A pair of Wells Fargo Advisors registered representatives has jumped ship for Raymond James, according to Raymond James.

The father-daughter team of James Alioto and Florence Alioto-Prospero has joined Raymond James & Associates, the firm’s employee advisor broker-dealer, as Alioto Wealth Management Group of Raymond James in Waukesha, Wis., the company says in a press release.

The team, which also includes senior registered client service associate Darlene McGregor, previously managed $325 million at Wells Fargo, according to Raymond James.

Alioto began his financial services career in 1976 and joined Wells Fargo in 1990, according to his BrokerCheck profile.

Alioto-Prospero began her industry career at Morgan Stanley in 2002 and joined Wells Fargo in 2005, according to BrokerCheck.

Earlier this month, Wells Fargo lost an advisor in Chicago to RJA and in October it lost a $775 million practice to RJA.

Meanwhile, Wells Fargo has named a long-serving executive at the firm to the position of chief investment officer of Wells Fargo Private Wealth Management, the company says.

In his new role, Adam Taback will oversee the investment platforms of Wells Fargo Private Bank and Abbot Downing, including trading, portfolio management, investment policy and oversight, according to a press release from Wells Fargo.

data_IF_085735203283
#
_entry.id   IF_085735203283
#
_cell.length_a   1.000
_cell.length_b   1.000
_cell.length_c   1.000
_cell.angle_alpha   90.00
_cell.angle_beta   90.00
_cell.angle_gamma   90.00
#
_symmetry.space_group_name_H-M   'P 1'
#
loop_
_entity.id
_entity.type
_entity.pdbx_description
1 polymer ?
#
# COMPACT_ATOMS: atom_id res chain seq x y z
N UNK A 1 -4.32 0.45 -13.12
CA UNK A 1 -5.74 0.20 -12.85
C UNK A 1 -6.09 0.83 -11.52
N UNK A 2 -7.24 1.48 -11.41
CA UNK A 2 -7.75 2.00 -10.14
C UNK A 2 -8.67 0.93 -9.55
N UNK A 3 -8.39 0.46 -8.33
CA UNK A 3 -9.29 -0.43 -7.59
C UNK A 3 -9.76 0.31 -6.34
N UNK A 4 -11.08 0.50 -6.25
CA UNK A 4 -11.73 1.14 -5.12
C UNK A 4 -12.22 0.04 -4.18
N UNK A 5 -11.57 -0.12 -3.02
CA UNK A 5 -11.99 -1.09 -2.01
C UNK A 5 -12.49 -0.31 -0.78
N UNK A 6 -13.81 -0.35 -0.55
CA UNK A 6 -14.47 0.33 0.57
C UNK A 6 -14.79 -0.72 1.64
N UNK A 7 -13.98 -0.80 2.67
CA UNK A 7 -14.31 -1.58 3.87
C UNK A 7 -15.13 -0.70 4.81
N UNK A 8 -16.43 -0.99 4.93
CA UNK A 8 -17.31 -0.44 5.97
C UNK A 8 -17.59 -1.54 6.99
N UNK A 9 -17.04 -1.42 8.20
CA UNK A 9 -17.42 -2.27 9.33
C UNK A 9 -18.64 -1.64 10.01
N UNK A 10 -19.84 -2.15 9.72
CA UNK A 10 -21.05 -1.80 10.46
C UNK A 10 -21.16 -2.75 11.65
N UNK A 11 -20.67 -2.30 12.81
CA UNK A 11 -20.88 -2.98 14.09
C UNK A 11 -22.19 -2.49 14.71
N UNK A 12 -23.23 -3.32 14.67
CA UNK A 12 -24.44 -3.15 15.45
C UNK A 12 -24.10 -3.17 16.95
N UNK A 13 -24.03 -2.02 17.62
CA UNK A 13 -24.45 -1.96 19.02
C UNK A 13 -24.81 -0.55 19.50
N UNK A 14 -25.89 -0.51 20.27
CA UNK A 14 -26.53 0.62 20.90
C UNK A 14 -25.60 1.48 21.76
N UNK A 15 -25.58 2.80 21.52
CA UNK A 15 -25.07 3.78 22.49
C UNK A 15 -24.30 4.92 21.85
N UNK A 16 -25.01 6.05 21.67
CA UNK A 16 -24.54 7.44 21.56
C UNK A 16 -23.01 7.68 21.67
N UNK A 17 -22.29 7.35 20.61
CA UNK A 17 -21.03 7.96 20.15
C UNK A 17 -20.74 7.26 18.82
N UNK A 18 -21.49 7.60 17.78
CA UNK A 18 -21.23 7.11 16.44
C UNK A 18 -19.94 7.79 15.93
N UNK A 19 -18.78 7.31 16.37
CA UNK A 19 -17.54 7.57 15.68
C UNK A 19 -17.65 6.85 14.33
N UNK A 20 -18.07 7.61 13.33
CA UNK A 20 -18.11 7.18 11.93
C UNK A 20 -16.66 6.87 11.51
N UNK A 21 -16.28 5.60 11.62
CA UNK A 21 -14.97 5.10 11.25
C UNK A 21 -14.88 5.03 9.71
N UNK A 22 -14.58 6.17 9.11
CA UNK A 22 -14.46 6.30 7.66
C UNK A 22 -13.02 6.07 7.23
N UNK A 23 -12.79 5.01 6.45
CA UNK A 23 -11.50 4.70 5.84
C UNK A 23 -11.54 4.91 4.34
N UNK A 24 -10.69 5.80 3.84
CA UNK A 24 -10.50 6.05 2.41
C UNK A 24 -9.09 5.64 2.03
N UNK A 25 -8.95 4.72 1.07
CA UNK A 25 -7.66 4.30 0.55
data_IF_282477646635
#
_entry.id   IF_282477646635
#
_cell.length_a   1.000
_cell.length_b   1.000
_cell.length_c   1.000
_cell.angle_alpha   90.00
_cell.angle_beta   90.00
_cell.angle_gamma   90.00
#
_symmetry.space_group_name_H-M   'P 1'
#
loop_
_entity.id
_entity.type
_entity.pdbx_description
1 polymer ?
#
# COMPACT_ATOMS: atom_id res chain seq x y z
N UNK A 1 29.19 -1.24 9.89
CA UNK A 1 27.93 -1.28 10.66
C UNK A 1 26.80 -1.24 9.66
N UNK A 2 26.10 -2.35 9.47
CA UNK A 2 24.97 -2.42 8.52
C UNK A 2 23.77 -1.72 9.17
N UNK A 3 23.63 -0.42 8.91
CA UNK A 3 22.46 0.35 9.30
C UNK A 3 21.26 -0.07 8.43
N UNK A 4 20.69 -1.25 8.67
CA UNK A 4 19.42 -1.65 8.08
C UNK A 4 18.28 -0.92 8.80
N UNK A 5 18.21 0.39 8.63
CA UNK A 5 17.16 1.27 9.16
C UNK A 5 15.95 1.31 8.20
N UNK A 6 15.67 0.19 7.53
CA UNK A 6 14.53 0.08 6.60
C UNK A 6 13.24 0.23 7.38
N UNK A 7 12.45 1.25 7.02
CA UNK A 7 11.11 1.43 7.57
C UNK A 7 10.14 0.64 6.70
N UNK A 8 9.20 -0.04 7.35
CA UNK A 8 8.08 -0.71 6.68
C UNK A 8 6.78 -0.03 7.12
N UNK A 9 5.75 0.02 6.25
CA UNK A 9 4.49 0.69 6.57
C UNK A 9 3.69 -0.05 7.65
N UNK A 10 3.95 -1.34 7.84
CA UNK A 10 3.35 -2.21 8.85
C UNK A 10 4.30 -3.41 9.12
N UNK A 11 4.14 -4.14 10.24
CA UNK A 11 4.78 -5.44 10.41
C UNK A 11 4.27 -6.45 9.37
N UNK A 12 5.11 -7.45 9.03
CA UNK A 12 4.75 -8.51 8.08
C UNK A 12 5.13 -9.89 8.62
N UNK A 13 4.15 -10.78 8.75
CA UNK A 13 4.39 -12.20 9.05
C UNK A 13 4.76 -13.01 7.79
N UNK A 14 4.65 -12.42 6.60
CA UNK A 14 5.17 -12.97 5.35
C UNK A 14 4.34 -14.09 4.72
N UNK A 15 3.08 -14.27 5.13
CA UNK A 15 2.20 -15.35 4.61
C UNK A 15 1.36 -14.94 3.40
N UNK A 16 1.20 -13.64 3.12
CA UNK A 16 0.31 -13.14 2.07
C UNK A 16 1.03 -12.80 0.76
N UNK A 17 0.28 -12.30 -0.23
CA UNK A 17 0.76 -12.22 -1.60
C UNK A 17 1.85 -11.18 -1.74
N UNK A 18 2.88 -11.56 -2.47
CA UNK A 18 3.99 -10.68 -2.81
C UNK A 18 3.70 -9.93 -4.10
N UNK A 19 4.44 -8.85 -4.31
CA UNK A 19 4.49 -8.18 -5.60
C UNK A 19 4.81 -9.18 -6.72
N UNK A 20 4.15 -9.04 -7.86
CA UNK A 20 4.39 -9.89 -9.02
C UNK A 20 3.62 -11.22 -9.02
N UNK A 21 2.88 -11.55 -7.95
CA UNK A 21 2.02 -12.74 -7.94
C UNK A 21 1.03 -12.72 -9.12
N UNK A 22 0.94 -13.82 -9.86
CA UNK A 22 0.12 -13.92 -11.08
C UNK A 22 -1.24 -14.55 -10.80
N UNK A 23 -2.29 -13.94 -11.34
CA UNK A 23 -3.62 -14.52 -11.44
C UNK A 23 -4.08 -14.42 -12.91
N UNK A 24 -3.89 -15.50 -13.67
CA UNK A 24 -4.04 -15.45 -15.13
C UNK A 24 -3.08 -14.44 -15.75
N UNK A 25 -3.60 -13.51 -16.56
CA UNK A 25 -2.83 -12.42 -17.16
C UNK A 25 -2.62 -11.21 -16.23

Wells Fargo Private Bank and Abbot Downing collectively oversaw $155 billion as of the end of September, according to the press release.

Taback has been with Wells Fargo for 23 years, most recently serving as head of global alternative investment strategy for Wells Fargo Investment Institute and deputy chief investment officer for Wells Fargo Private Bank, the company says.

In a separate press release, Wells Fargo also announced that general counsel C. Allen Parker is leaving the company effective March 31 “to pursue other business opportunities.”


Parker joined Wells Fargo in 2017 and took over as its interim CEO in March this year following the departure of Tim Sloan amid government investigations into sales practices at the firm, prompted by 2016 revelations that thousands of Wells Fargo retail bank employees opened millions of bogus accounts without clients’ knowledge.

In September this year, Wells Fargo announced that it had poached Bank of New York Mellon’s chairman and CEO Charles Scharf to take over from Parker effective Oct. 21.